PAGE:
Saturday, November 15, 2008

Graham High: LODGE

dark teak and whitewash
in the silent jungle lodge—
one bright blue suitcase

When does it really hit home, that moment of feeling wholly, undeniably foreign in a strange and unknown land? Not at the first touchdown of the aircraft; nor upon leaving the airport lounge. Other tourists, your fellow travellers, cocoon these first impressions in a spun shell of familiar features, understood speech, shared gestures and communal excitement.

Even when being collected by your transfer driver in the purple two-stroke taxi, you are greeted by someone who, though undeniably of a different culture and race, meets you on your own terms, shyly speaking your own language.

Then, at the colonial hotel, you are welcomed, shown to your room, your suitcase waiting for you in the corner having mysteriously arrived from the lobby by another route. The door closes and suddenly you are alone, out of the cocoon. A strange creature among strangeness. As you sit on the bed that is not quite your bed, you anticipate the night that you have yet to live through.

through the rattan chair
an electric fan shreds the breeze—
hum of the jungle

Restless, you feel you need to make a change of place. You move to the balcony and absorb the late sun, the vivid, singular viewpoint. And you too are the viewpoint. Highly visible. Irradiant with sudden self-consciousness. You are like a glow-worm unexpectedly revealed on a turned leaf. You are hardly aware of the dark hand that discretely sets down the courtesy drink before you. You are not the same you. This is not the same sun.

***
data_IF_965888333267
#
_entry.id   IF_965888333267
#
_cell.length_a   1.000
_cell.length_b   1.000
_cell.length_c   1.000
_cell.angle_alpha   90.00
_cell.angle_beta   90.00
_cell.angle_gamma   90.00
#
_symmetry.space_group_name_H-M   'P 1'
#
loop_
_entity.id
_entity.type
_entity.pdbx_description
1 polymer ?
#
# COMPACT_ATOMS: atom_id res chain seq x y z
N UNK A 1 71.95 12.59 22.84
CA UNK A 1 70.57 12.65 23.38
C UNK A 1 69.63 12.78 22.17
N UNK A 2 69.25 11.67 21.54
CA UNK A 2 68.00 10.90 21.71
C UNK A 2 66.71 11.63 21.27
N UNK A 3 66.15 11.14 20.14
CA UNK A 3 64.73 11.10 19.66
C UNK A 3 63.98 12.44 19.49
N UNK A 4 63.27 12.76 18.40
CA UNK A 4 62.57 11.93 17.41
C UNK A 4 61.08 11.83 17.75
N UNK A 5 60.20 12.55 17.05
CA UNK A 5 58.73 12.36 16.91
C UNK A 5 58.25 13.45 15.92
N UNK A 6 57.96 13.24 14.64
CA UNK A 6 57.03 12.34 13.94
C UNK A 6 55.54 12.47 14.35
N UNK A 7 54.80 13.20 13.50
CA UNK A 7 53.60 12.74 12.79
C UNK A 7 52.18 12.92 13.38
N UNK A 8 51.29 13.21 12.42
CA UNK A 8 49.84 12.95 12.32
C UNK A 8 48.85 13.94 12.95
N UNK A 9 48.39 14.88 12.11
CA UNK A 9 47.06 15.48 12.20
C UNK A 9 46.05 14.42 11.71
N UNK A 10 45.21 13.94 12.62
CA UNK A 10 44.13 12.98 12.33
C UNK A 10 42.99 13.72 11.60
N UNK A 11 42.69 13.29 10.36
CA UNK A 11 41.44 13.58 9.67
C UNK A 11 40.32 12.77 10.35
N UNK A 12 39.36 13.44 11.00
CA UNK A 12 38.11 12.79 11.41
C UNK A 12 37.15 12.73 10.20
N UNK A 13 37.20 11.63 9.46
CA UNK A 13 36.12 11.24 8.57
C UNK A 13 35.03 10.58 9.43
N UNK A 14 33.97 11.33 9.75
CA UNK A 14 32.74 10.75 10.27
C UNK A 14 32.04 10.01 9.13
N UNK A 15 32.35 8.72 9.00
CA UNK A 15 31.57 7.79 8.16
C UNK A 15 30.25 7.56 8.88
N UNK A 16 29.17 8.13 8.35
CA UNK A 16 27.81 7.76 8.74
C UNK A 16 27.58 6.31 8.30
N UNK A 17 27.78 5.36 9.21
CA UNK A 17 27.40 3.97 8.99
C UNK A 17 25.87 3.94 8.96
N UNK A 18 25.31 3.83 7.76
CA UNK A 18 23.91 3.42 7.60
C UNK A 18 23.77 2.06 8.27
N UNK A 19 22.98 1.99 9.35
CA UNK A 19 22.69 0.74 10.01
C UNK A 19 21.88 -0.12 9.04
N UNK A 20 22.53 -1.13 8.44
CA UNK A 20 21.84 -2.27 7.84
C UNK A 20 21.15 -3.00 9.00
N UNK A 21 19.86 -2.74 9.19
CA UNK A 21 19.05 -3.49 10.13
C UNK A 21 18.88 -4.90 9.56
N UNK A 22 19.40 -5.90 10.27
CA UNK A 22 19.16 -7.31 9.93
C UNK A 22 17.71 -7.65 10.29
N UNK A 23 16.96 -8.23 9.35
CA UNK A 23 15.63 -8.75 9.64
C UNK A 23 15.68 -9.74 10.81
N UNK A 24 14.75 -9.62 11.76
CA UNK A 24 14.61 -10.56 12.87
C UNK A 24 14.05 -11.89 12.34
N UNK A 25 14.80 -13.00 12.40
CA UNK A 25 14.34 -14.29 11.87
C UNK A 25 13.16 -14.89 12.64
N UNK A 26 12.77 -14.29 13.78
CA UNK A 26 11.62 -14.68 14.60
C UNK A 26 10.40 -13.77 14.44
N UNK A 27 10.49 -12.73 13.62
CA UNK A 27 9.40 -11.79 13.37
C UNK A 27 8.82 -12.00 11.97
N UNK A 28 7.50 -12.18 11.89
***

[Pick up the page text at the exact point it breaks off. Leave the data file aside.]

caught in the bottle
green sunlight pours slowly
into the glass

Gradually you feel more comfortable. A kind of nostalgia overcomes the need to stay sharp. The flurry of new images, the sounds and smells, find a place to settle inside you to form a surface, a continuum that blends the old familiar with the new unknown.

dreaming of home
the postcards blow over
the balustrade

You move back inside. After a while you accept yourself. It feels like you really live here. Maybe you’ve always lived here. But it still feels strange. You throw yourself on the bed and read the book you brought with you: something to bridge the hiatus; a link to a re-play of the recent past. You try to find something in your memories of where you’ve come from that is as vivid as the brightness of these green leaves. And for the moment you are lost in your own story.

last page of the book—
a trace of mosquito spray
where my thumb has been


by Graham High
Blackheath, West Midlands, England

1 comment:

Crafty Green Poet said...

this is excellent, very evocative and beautifully written